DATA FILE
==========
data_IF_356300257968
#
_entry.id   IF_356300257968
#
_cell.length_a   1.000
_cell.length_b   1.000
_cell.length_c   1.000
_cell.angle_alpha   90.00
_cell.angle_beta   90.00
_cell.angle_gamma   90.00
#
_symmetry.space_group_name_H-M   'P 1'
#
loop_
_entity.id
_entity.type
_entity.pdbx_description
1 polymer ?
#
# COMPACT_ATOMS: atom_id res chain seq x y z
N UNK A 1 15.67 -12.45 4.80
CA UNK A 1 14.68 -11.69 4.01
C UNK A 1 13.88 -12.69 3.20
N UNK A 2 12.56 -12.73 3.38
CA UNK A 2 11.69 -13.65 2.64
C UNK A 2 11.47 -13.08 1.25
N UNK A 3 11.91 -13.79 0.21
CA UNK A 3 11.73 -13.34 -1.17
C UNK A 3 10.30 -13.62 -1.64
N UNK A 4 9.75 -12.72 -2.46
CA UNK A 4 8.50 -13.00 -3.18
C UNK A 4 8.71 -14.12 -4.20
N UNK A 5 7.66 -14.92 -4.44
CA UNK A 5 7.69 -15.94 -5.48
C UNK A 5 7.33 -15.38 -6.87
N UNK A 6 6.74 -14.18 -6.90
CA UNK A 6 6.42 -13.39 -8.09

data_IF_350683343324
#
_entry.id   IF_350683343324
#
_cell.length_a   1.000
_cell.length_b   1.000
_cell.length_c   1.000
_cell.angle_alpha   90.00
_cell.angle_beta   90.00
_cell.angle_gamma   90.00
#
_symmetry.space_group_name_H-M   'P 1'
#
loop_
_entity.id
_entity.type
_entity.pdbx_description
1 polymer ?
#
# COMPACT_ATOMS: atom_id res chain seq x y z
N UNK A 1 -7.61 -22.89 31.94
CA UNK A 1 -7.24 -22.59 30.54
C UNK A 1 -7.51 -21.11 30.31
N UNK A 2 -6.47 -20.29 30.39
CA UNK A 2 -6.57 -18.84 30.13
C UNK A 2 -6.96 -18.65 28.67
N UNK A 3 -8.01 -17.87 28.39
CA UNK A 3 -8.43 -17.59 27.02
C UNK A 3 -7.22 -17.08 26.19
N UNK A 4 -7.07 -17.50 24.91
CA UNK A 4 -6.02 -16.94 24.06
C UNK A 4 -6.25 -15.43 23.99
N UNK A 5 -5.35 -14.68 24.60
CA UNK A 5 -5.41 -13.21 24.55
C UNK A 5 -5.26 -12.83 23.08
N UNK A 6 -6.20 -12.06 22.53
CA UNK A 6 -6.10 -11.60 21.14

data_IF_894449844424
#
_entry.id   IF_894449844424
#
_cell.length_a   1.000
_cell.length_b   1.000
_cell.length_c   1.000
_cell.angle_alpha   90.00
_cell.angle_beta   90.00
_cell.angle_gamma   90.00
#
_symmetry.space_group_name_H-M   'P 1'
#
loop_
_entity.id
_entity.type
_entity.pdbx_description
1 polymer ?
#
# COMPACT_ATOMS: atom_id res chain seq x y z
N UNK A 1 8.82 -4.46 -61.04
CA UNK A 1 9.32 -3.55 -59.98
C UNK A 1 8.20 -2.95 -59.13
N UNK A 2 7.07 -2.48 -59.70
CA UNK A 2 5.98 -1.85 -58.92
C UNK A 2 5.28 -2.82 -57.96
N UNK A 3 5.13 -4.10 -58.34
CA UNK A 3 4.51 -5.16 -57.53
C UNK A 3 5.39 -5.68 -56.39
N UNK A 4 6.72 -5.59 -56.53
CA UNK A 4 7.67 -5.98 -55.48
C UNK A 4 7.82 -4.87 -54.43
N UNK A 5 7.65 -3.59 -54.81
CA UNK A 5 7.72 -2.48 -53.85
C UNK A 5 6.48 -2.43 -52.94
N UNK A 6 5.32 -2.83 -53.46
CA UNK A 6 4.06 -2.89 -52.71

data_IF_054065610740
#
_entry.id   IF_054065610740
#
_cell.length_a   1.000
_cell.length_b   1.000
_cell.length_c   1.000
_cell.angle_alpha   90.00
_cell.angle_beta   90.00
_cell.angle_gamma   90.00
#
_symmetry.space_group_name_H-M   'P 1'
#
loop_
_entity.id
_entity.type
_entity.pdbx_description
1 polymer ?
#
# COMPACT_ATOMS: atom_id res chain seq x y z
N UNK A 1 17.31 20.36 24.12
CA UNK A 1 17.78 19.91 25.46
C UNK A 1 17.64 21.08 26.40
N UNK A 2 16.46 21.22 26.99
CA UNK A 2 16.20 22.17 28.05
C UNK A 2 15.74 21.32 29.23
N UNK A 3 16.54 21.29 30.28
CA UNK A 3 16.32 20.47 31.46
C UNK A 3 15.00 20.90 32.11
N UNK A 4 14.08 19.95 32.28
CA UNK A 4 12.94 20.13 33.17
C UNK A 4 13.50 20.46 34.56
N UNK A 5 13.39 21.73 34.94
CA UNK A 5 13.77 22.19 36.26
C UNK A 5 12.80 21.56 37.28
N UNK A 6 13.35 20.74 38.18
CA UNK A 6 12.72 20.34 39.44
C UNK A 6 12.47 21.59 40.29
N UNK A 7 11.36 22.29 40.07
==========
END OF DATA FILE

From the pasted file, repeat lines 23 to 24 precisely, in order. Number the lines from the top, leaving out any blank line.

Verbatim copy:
C UNK A 1 13.88 -12.69 3.20
N UNK A 2 12.56 -12.73 3.38